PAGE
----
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The Widow’s Bandbox
by [?]

“Wal, we wus a lyin’ at Camden there, one arternoon, goin’ to sail for Boston that night. It was a sort o’ soft, pleasant arternoon, kind o’ still, and there wa’n’t nothin’ a goin’ on but jest the hens a craw-crawin’, and a histin’ up one foot, and holdin’ it a spell ’cause they didn’t know when to set it down, and the geese a sissin’ and a pickin’ at the grass. Ye see, Camden wasn’t nothin’ of a place,–’twas jest as if somebody had emptied out a pocketful o’ houses and forgot ’em. There wer’n’t nothin’ a stirrin’ or goin’ on; and so we was all took aback, when ’bout four o’clock in the arternoon there come a boat alongside, with a tall, elegant lady in it, all dressed in deep mournin’. She rared up sort o’ princess-like, and come aboard our ship, and wanted to speak to Cap’n Tucker. Where she come from, or what she wanted, or where she was goin’ to, we none on us knew: she kep’ her veil down so we couldn’t get sight o’ her face. All was, she must see Cap’n Tucker alone right away.

“Wal, Cap’n Tucker he was like the generality o’ cap’ns. He was up to ’bout every thing that any man could do, but it was pretty easy for a woman to come it over him. Ye see, cap’ns, they don’t see women as men do ashore. They don’t have enough of ’em to get tired on ’em; and every woman’s an angel to a sea-cap’n. Anyway, the cap’n he took her into his cabin, and he sot her a chair, and was her humble servant to command, and what would she have of him? And we was all a winkin’, and a nudgin’ each other, and a peekin’ to see what was to come o’ it. And she see it; and so she asks, in a sort o’ princess’ way, to speak to the cap’n alone; and so the doors was shut, and we was left to our own ideas, and a wonderin’ what it was all to be about.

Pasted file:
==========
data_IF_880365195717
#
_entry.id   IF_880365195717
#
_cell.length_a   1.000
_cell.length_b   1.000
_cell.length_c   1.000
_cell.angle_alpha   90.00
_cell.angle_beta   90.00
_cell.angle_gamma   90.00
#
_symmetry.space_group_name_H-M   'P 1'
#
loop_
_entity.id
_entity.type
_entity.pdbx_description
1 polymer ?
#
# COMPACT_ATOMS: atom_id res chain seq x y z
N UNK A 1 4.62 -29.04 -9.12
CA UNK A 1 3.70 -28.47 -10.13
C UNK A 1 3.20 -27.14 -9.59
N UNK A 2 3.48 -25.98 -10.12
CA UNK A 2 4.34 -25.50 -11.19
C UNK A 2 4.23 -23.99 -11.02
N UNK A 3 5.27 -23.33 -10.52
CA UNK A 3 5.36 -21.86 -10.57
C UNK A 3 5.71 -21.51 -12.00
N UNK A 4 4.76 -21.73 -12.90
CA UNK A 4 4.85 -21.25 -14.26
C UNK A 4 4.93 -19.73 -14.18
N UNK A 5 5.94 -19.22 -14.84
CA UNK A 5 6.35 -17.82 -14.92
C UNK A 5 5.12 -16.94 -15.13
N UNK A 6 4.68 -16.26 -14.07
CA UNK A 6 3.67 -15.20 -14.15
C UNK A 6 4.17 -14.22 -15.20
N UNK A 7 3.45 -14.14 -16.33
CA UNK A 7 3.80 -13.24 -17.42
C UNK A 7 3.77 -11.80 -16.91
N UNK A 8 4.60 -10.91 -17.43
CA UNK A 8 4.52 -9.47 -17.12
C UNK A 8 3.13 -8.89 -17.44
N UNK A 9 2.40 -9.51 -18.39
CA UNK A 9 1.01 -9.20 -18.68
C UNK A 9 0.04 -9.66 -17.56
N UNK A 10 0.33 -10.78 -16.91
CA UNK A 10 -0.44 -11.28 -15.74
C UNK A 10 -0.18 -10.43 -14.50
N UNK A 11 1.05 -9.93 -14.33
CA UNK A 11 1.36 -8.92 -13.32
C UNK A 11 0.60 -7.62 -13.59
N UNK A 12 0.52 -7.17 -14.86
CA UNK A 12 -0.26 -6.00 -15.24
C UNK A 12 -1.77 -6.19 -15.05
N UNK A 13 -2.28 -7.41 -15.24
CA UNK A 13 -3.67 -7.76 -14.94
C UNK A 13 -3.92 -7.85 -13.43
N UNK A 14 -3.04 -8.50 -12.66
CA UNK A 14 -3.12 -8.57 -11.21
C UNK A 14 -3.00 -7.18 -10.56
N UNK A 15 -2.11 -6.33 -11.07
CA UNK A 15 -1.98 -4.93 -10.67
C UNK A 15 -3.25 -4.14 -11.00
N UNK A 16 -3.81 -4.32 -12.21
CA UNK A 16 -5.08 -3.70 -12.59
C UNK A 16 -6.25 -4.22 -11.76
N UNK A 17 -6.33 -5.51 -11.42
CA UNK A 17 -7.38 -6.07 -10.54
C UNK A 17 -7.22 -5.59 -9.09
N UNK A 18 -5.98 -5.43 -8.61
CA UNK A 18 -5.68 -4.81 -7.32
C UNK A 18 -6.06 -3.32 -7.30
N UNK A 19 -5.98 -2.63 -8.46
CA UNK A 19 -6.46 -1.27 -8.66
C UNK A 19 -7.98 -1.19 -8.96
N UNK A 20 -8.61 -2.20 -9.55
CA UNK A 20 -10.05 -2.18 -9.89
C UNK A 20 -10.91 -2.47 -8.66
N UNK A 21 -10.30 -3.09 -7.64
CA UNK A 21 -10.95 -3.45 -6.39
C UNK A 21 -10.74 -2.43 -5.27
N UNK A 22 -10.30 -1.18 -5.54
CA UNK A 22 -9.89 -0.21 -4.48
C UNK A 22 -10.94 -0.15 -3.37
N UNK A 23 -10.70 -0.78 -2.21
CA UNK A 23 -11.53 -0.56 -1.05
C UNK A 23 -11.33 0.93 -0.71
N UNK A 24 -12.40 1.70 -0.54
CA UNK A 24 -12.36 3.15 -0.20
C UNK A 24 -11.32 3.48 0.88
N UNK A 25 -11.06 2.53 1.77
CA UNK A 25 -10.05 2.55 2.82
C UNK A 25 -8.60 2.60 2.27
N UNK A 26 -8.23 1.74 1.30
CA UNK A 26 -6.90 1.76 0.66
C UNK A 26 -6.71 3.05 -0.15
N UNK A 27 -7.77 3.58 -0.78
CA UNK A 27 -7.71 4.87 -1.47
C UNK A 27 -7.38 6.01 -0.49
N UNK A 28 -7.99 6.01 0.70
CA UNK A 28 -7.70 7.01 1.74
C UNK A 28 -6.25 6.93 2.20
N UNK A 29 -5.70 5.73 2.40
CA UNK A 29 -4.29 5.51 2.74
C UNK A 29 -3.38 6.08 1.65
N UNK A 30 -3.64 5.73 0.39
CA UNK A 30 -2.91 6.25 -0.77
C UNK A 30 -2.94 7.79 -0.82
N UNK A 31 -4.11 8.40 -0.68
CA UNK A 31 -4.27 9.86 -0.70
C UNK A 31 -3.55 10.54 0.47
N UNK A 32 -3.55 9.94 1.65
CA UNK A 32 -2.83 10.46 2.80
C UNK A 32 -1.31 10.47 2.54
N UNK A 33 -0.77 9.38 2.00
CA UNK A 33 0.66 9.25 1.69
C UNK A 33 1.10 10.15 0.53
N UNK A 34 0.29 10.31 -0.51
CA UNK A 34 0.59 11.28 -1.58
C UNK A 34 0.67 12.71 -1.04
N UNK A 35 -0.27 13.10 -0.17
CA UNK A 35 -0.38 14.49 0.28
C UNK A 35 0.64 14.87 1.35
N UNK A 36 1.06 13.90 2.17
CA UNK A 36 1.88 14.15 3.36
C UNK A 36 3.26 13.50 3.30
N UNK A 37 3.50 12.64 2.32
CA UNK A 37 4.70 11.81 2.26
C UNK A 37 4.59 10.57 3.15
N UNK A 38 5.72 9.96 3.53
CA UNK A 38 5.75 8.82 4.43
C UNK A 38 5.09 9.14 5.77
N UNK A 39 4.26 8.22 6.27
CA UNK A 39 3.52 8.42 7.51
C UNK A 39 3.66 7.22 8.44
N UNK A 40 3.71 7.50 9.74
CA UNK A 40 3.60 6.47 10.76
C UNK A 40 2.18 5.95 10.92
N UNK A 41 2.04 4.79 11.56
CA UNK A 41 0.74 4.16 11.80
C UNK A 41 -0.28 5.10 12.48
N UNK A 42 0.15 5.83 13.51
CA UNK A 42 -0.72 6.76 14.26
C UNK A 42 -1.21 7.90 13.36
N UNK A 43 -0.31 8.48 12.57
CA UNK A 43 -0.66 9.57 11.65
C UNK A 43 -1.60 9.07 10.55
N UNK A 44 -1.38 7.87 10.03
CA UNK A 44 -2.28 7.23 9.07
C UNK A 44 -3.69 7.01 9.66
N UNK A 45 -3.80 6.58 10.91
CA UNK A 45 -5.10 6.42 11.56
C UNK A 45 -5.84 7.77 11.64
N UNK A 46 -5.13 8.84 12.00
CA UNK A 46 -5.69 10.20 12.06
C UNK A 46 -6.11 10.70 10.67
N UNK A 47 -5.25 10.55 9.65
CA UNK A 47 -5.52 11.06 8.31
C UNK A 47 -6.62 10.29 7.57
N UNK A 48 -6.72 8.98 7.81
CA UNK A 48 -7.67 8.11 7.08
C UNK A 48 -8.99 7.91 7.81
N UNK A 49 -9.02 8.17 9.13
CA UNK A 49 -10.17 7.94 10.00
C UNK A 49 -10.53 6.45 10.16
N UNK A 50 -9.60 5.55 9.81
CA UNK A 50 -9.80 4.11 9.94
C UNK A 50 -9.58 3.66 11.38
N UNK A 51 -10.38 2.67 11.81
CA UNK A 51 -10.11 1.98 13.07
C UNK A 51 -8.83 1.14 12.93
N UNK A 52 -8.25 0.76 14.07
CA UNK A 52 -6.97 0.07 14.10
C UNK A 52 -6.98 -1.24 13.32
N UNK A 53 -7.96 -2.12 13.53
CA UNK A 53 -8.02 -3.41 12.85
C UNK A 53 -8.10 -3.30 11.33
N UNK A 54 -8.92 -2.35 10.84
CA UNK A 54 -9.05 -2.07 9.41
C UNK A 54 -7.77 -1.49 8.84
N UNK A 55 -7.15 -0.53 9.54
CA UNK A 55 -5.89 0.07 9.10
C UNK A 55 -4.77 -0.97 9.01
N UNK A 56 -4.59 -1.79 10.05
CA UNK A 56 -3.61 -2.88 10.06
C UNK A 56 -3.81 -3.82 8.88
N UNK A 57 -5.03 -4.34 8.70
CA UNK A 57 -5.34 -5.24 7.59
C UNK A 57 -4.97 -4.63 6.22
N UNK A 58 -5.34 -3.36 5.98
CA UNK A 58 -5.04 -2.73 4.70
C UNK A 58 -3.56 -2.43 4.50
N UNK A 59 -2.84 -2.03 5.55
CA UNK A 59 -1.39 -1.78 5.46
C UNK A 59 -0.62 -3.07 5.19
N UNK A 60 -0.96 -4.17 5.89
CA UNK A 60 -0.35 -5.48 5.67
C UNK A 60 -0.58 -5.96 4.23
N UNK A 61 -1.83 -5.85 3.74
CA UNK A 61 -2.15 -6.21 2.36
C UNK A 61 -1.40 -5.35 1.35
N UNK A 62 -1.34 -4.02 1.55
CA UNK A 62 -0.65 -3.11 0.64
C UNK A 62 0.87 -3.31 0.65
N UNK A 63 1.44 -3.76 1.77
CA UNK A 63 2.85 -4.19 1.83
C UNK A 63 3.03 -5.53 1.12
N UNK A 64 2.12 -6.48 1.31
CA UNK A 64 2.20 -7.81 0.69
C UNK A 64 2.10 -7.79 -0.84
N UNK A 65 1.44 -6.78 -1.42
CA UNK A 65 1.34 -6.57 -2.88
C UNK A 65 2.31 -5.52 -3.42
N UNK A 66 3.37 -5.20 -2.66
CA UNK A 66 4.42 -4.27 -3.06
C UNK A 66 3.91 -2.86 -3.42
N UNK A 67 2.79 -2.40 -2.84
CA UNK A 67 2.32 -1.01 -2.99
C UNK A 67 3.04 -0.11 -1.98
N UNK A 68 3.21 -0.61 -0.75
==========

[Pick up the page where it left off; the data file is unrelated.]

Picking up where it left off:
“Wal, you see, it come out arterwards all about what went on; and things went this way. Jest as soon as the doors was shut, and she was left alone with the cap’n, she busted out a cryin’ and a sobbin’ fit to break her heart.

“Wal, the cap’n he tried to comfort her up: but no, she wouldn’t be comforted, but went on a weepin’ and a wailin,’ and a wringin’ on her hands, till the poor cap’n’s heart was a’most broke; for the cap’n was the tenderest-hearted critter that could be, and couldn’t bear to see a child or a woman in trouble noways.

“‘O cap’n!’ said she, ‘I’m the most unfortunate woman. I’m all alone in the world,’ says she, ‘and I don’t know what’ll become of me ef you don’t keep me,’ says she.

“Wal, the cap’n thought it was time to run up his colors; and so says he, ‘Ma’am, I’m a married man, and love my wife,’ says he, ‘and so I can feel for all women in distress,’ says he.

“Oh, well, then!’ says she,’you can feel for me, and know how to pity me. My dear husband’s just died suddenly when he was up the river. He was took with the fever in the woods. I nussed him day and night,’ says she; ‘but he died there in a mis’able little hut far from home and friends,’ says she; ‘and I’ve brought his body down with me, hopin’ Providence would open some way to get it back to our home in Boston. And now, cap’n, you must help me.’

“Then the cap’n see what she was up to: and he hated to do it, and tried to cut her off o’ askin’; but she wa’n’t to be put off.

“‘Now, cap’n,’ says she, ‘ef you’ll take me and the body o’ my husband on board to-night, I’d be willin’ to reward you to any amount. Money would be no object to me,’ says she.